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Title: Econometric methods for evaluating the cost-effectiveness of health care interventions using observational data
Author: Rovithis, Dimitrios
ISNI:       0000 0004 5354 815X
Awarding Body: University of Oxford
Current Institution: University of Oxford
Date of Award: 2014
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This thesis explores the use of observational microdata in cost-effectiveness analysis. The application of econometric methods adjusting for selection bias is first reviewed and critically appraised in the economic evaluation literature using a structured template. Limitations of identified studies include lack of good quality evidence regarding the performance of different analytical approaches; inadequate assessment of the sensitivity of their results to violations of fundamental assumptions or variations to crucial estimator parameters; failure to combine the cost and effectiveness outcomes in a summary measure; and no consideration of stochastic uncertainty for the purpose of evaluating cost-effectiveness. Data from the Birthplace national cohort study are used in an attempt to address these limitations in the context of an empirical comparison of estimators relying on regression, matching, as well as the propensity score. It is argued that although these methods cannot address the potential impact of unobservable confounding, a novel approach to bias-corrected matching, combining entropy balancing with seemingly unrelated regression, still has the potential to offer important advantages in terms of analytical robustness. The net economic benefit is proposed as a straightforward way to exploit the strengths of rigorous econometric methodology in the development of reliable and informative cost-effectiveness analyses.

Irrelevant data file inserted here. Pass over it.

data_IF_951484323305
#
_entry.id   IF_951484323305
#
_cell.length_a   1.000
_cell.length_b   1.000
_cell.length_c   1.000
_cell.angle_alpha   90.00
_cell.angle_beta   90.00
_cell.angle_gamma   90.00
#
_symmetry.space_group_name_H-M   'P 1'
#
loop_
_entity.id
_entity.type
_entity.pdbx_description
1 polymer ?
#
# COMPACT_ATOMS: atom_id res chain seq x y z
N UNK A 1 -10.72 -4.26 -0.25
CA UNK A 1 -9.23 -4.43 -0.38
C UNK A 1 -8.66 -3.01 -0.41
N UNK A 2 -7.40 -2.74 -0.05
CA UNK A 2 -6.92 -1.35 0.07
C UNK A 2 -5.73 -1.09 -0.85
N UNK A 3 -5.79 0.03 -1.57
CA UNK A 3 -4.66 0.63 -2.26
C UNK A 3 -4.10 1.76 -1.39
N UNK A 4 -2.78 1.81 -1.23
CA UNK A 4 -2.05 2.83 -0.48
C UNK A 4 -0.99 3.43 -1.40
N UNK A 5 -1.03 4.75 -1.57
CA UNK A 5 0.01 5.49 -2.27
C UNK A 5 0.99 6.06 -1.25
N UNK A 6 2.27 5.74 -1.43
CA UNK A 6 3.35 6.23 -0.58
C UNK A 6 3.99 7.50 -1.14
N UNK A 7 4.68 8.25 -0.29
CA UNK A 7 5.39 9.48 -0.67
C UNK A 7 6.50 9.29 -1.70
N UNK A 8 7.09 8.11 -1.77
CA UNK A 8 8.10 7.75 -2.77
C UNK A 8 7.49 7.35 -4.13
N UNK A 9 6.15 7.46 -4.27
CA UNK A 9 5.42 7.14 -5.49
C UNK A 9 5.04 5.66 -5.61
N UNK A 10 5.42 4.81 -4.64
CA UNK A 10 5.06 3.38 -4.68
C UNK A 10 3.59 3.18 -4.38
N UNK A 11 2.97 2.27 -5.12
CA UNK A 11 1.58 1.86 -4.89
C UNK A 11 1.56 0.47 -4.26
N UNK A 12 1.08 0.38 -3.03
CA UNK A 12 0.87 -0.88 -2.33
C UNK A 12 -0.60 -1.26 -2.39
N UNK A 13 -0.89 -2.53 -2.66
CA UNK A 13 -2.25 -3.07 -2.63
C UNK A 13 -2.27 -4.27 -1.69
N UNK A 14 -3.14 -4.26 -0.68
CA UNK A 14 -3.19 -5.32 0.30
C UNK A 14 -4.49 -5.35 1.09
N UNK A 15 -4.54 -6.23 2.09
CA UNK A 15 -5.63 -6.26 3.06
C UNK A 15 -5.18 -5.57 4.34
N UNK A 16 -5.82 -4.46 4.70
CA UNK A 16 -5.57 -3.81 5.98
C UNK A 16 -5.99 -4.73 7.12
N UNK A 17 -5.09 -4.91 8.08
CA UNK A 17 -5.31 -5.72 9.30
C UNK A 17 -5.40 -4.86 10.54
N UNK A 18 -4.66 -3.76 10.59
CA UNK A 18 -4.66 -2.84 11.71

Supervisor: Fitzpatrick, Raymond; Petrou, Stavros; Wilkinson, Andrew Sponsor: National Institute for Health Research
Qualification Name: Thesis (Ph.D.) Qualification Level: Doctoral
EThOS ID:  DOI: Not available
Keywords: Economics ; Econometrics ; Public Health ; Health and health policy ; economic evaluation ; cost-effectiveness analysis ; selection bias ; treatment effects ; observational data